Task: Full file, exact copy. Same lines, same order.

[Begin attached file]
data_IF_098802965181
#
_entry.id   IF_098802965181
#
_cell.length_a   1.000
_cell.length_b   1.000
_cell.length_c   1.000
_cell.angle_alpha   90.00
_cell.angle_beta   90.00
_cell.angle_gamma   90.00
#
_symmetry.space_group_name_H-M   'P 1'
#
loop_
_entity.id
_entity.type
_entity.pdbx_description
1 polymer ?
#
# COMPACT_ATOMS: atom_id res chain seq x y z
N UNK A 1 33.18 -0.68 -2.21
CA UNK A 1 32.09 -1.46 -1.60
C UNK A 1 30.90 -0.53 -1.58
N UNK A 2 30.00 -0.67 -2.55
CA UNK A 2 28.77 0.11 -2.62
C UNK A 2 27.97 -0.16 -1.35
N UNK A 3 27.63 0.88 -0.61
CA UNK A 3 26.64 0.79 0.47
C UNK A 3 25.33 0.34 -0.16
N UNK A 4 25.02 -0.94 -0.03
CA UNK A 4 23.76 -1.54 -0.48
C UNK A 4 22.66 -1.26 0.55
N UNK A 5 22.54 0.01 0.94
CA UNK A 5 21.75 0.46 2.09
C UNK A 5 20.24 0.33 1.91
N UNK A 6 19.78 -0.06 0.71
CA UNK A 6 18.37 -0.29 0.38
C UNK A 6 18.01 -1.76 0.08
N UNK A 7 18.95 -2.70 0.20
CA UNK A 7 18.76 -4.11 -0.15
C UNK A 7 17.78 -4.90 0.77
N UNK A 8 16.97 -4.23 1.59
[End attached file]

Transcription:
data_IF_098802965181
#
_entry.id   IF_098802965181
#
_cell.length_a   1.000
_cell.length_b   1.000
_cell.length_c   1.000
_cell.angle_alpha   90.00
_cell.angle_beta   90.00
_cell.angle_gamma   90.00
#
_symmetry.space_group_name_H-M   'P 1'
#
loop_
_entity.id
_entity.type
_entity.pdbx_description
1 polymer ?
#
# COMPACT_ATOMS: atom_id res chain seq x y z
N UNK A 1 33.18 -0.68 -2.21
CA UNK A 1 32.09 -1.46 -1.60
C UNK A 1 30.90 -0.53 -1.58
N UNK A 2 30.00 -0.67 -2.55
CA UNK A 2 28.77 0.11 -2.62
C UNK A 2 27.97 -0.16 -1.35
N UNK A 3 27.63 0.88 -0.61
CA UNK A 3 26.64 0.79 0.47
C UNK A 3 25.33 0.34 -0.16
N UNK A 4 25.02 -0.94 -0.03
CA UNK A 4 23.76 -1.54 -0.48
C UNK A 4 22.66 -1.26 0.55
N UNK A 5 22.54 0.01 0.94
CA UNK A 5 21.75 0.46 2.09
C UNK A 5 20.24 0.33 1.91
N UNK A 6 19.78 -0.06 0.71
CA UNK A 6 18.37 -0.29 0.38
C UNK A 6 18.01 -1.76 0.08
N UNK A 7 18.95 -2.70 0.20
CA UNK A 7 18.76 -4.11 -0.15
C UNK A 7 17.78 -4.90 0.77
N UNK A 8 16.97 -4.23 1.59